Numerous high school athletes file off a yellow school bus. Infectious positive energy permeates through the air. Excitement spreads from the tips of the student-athlete’s toes to the highest hair on their head. They experience deja vu as they enter into a familiar building from their past, even though a lot has changed. It is a school setting, but now, the ceilings are a few feet shorter, the desks a bit smaller, and there is no gut wrenching smell of body odor. The elementary school students spot their Warrior Way buddies, and grins spread across their face as if they just saw their favorite professional athlete. “Do you think you’ll get an autograph, Joey?” whispers one student, as another one adds, “I can’t believe they are actually here!”

The Warrior Way is a leadership program at Andover High School, created and still currently led by Mrs. Martini, one of the physical education teachers. Martini has been utterly devoted to this program since the day she began planning it. “I have always wanted to establish a relationship between high school athletes and the youth leagues in town or elementary school students,” Martini states. At her past school, she developed a similar program and wanted to bring her ideas to Andover.

The Warrior Way only started with fifty kids. Now, it is comprised of 300 committed students.

This was not an easy task, but Martini eagerly took it on. Martini explains how the Warrior Way was eventually narrowed down into four values: Character, Teamwork, Sportsmanship, and Always Give Your Best Effort. Martini stresses how these principles do not relate just to athletics, but rather to everyday life. “When you are a good teammate, [the Warrior Way] tries to emphasize it doesn’t mean just on an athletic team. The principles of being a good teammate apply to being a good classmate, or being good to other people in your building.”

The students in this program that teach these values are carefully selected. Primarily they are selected for showing exceptional athletic character by their coaches. Martini describes these students as “the right high school athletes.” Martini has a close relationship with many of the athletes at the high school. She understands how hard they work, on and off the field, and how they have to manage their time. “I think the values that you learn as an athlete, like how to be a good teammate, how to handle adversity…are the same skills that make you a better student,” Martini states. “And I think the values that you learn as an athlete have tremendous lifelong values in college and whatever career you ultimately decide to participate in.” Martini plans for this program to be a cycle. She wants the students that are currently receiving the program to be a part of the Warrior Way by the time they enter the high school.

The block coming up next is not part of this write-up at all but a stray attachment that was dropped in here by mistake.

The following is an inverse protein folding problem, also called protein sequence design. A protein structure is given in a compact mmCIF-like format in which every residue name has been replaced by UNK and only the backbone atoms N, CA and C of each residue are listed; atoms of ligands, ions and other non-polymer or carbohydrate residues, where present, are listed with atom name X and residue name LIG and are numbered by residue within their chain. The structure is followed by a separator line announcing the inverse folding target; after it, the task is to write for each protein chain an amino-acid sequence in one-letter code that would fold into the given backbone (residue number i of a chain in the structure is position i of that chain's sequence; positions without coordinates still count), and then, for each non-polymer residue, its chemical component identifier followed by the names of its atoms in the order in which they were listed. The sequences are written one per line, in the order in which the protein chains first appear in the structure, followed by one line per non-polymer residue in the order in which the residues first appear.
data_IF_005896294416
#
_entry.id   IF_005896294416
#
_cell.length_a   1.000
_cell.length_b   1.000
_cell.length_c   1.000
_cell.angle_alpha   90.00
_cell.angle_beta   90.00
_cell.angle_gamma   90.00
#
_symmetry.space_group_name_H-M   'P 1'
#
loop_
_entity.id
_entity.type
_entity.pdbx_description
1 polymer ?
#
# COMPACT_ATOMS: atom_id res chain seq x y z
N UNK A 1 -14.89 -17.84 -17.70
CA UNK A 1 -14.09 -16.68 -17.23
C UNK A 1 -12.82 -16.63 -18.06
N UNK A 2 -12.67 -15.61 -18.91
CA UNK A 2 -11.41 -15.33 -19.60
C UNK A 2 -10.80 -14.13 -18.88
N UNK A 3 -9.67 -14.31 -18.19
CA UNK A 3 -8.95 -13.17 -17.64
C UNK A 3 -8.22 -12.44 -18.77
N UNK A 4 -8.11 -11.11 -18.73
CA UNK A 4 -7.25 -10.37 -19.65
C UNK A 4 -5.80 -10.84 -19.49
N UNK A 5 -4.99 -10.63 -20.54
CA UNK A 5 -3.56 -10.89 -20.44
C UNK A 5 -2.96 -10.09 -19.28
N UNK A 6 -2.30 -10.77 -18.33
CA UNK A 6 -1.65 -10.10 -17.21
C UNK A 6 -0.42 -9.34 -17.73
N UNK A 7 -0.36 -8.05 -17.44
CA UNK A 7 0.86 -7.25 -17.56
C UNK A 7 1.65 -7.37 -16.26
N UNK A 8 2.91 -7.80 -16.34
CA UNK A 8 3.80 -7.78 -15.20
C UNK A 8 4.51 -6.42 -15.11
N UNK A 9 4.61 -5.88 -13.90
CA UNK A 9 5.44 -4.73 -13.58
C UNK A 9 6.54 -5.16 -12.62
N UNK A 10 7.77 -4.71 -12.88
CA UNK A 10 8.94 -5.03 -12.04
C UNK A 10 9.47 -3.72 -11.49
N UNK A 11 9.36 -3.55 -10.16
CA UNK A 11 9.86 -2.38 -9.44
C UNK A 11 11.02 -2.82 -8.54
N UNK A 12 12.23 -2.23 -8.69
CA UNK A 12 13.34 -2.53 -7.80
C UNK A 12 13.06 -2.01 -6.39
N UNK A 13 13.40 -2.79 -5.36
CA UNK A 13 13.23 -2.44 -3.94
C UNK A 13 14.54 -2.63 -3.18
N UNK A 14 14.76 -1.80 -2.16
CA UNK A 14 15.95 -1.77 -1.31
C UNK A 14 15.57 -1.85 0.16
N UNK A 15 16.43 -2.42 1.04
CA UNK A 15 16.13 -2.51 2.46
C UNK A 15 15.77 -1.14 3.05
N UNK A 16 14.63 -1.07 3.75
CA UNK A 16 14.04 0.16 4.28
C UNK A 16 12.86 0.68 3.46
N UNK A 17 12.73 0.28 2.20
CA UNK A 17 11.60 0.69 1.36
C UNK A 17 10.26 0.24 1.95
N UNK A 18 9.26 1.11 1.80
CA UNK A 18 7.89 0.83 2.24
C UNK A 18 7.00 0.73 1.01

And the most rewarding aspect of all — the goals Martini sets for the program are being achieved.

Mrs. Brezinski, a fifth-grade teacher at High Plain Elementary School, thinks that the Warrior Way is fantastic. “Our students are mesmerized the second the Warrior Way students come in. They listen to their every word and want to learn as much as possible about them and what they stand for.”

Courtney Grygiel and Connor Merinder, two seniors and board members of the Warrior Way, only build this praise higher and higher. Grygiel recognizes Martini’s hard work by saying, “She’s amazing. She dedicates a ridiculous amount of time every year to [the Warrior Way]. We are lucky to have her.” With similar ideas, Merdiner states that he thinks Martini is “one of the hardest workers in the school. She is definitely deserving.”

The MIAA (Massachusetts Interscholastic Athletic Association) recognized Mrs. Martini and the Warrior Way with an award. Every year they give a “Spirit of Sport” award, which according to the MIAA, “recognizes individuals who exemplify the ideals of the positive spirit of sport that represent the core mission of education-based athletics.” In the spring of 2014, Mrs. Martini was the recipient of this award.

As the Warrior Way visit winds down, there is a change in emotion. Happy goes to sad, and excited becomes indifferent. The Warrior Way students are attacked with hugs from small arms and crying faces. They file back onto the yellow school bus, joined by memories and drawings from the young kids. Martini thanks everyone for their commitment to another successful day – another day of what Martini states as “taking ownership for the whole town, and what we value for the whole school.”

By Dillon Clancy